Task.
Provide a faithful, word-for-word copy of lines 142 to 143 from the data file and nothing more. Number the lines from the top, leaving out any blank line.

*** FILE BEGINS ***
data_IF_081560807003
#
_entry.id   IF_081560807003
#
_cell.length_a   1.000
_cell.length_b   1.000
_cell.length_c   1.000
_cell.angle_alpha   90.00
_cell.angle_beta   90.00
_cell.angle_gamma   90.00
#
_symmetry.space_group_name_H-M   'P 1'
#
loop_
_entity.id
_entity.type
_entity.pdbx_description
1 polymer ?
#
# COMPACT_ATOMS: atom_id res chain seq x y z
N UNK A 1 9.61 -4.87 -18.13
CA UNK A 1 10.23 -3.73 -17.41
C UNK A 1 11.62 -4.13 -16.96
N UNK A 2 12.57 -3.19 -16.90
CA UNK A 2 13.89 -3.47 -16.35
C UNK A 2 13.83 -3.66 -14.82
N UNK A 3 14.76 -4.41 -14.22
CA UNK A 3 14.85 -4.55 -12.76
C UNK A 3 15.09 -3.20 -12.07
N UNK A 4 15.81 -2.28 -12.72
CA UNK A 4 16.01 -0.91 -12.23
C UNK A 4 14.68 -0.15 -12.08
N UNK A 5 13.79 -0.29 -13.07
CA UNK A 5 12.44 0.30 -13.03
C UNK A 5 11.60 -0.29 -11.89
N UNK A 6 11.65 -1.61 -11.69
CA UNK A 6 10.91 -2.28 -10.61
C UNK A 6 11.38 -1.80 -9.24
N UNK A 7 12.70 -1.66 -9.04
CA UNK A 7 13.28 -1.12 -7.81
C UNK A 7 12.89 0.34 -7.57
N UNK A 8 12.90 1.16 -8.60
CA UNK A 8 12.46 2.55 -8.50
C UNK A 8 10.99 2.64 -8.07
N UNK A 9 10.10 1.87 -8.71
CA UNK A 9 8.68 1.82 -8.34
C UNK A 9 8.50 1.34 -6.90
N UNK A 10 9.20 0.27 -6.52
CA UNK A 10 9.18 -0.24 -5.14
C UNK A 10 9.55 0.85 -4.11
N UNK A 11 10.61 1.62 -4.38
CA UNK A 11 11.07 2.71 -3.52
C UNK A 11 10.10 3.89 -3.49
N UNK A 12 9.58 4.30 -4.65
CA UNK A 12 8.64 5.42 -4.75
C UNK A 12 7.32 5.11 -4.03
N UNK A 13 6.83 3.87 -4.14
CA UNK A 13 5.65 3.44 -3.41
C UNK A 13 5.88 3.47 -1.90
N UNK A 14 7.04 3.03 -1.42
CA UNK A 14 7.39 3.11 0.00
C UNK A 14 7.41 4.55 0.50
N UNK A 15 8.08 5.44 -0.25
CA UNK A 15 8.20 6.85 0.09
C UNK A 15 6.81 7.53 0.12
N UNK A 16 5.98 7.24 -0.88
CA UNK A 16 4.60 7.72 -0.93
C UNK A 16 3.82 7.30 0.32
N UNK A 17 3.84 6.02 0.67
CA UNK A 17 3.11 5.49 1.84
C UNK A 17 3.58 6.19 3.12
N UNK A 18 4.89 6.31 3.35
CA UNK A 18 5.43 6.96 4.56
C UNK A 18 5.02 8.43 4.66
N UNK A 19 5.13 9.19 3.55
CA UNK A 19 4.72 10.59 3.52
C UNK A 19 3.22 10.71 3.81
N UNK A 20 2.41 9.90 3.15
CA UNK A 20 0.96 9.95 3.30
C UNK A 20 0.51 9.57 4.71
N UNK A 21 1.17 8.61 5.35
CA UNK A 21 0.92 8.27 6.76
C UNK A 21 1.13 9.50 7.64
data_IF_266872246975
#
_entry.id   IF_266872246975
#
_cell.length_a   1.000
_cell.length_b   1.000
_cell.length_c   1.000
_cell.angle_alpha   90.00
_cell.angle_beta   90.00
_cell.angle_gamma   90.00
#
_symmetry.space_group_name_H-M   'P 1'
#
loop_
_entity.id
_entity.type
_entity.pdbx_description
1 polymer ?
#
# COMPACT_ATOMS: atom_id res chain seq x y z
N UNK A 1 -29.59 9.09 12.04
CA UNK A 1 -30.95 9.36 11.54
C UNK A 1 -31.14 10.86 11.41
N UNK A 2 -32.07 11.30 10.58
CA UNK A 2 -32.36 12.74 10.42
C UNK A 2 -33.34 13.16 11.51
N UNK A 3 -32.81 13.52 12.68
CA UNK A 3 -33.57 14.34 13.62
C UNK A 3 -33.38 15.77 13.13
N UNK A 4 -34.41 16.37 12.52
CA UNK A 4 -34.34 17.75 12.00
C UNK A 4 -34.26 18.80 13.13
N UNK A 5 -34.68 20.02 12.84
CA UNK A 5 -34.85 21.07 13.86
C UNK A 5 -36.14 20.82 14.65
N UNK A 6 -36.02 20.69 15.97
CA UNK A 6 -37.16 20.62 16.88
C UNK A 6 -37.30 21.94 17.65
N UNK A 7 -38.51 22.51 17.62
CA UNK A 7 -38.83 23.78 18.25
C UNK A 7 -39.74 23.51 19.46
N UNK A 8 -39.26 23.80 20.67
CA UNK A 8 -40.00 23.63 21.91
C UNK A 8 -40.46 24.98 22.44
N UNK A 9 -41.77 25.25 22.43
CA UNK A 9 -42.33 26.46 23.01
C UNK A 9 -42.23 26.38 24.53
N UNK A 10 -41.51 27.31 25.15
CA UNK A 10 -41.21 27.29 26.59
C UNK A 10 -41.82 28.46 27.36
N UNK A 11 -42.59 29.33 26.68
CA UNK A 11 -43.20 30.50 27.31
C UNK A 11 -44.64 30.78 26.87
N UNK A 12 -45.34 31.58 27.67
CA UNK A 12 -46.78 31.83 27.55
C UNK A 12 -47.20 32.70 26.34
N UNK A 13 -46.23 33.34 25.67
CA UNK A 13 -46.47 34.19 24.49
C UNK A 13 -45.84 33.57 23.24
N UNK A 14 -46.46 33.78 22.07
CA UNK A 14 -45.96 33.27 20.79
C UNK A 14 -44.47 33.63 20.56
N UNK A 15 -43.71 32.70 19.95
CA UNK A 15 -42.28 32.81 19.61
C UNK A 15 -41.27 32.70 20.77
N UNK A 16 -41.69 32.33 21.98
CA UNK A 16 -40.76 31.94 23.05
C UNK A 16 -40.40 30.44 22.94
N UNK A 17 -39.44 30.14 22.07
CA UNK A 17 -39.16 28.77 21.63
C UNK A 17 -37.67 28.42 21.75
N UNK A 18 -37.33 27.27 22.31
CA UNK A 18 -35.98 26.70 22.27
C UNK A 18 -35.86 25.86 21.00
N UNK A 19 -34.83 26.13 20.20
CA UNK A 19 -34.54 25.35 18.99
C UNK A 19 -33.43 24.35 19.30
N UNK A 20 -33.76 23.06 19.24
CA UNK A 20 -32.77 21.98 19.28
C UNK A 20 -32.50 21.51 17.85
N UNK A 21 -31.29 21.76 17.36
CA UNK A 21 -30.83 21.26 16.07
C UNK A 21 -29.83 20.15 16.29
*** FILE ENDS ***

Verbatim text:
C UNK A 13 -45.84 33.57 23.24
N UNK A 14 -46.46 33.78 22.07